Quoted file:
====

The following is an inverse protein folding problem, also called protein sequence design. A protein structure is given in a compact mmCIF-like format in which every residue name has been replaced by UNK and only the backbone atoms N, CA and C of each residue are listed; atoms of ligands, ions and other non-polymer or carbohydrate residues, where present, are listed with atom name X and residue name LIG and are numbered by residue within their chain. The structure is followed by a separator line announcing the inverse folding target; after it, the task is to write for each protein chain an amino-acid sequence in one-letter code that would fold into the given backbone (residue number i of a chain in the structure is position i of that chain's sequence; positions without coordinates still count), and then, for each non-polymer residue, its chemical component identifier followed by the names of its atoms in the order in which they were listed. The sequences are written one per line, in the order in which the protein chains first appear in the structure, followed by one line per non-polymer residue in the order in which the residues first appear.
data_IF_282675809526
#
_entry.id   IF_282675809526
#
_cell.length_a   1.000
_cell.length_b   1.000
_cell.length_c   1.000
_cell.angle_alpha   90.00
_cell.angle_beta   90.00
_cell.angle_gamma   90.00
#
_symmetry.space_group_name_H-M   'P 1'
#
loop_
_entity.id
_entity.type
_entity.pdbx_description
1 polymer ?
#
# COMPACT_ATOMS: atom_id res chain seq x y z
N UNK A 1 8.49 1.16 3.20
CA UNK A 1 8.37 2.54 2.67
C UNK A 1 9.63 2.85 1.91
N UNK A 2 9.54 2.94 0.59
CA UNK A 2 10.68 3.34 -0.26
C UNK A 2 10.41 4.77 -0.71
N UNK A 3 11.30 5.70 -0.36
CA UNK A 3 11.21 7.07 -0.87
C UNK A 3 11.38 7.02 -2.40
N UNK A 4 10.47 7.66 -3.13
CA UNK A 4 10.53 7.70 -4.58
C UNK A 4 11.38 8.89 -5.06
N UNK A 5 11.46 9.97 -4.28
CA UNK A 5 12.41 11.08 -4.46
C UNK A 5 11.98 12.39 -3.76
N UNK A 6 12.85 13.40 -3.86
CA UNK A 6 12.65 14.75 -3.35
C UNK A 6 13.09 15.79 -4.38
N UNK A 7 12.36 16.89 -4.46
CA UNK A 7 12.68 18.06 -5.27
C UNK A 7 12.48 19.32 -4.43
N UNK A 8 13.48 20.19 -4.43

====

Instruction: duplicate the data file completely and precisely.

The following is an inverse protein folding problem, also called protein sequence design. A protein structure is given in a compact mmCIF-like format in which every residue name has been replaced by UNK and only the backbone atoms N, CA and C of each residue are listed; atoms of ligands, ions and other non-polymer or carbohydrate residues, where present, are listed with atom name X and residue name LIG and are numbered by residue within their chain. The structure is followed by a separator line announcing the inverse folding target; after it, the task is to write for each protein chain an amino-acid sequence in one-letter code that would fold into the given backbone (residue number i of a chain in the structure is position i of that chain's sequence; positions without coordinates still count), and then, for each non-polymer residue, its chemical component identifier followed by the names of its atoms in the order in which they were listed. The sequences are written one per line, in the order in which the protein chains first appear in the structure, followed by one line per non-polymer residue in the order in which the residues first appear.
data_IF_282675809526
#
_entry.id   IF_282675809526
#
_cell.length_a   1.000
_cell.length_b   1.000
_cell.length_c   1.000
_cell.angle_alpha   90.00
_cell.angle_beta   90.00
_cell.angle_gamma   90.00
#
_symmetry.space_group_name_H-M   'P 1'
#
loop_
_entity.id
_entity.type
_entity.pdbx_description
1 polymer ?
#
# COMPACT_ATOMS: atom_id res chain seq x y z
N UNK A 1 8.49 1.16 3.20
CA UNK A 1 8.37 2.54 2.67
C UNK A 1 9.63 2.85 1.91
N UNK A 2 9.54 2.94 0.59
CA UNK A 2 10.68 3.34 -0.26
C UNK A 2 10.41 4.77 -0.71
N UNK A 3 11.30 5.70 -0.36
CA UNK A 3 11.21 7.07 -0.87
C UNK A 3 11.38 7.02 -2.40
N UNK A 4 10.47 7.66 -3.13
CA UNK A 4 10.53 7.70 -4.58
C UNK A 4 11.38 8.89 -5.06
N UNK A 5 11.46 9.97 -4.28
CA UNK A 5 12.41 11.08 -4.46
C UNK A 5 11.98 12.39 -3.76
N UNK A 6 12.85 13.40 -3.86
CA UNK A 6 12.65 14.75 -3.35
C UNK A 6 13.09 15.79 -4.38
N UNK A 7 12.36 16.89 -4.46
CA UNK A 7 12.68 18.06 -5.27
C UNK A 7 12.48 19.32 -4.43
N UNK A 8 13.48 20.19 -4.43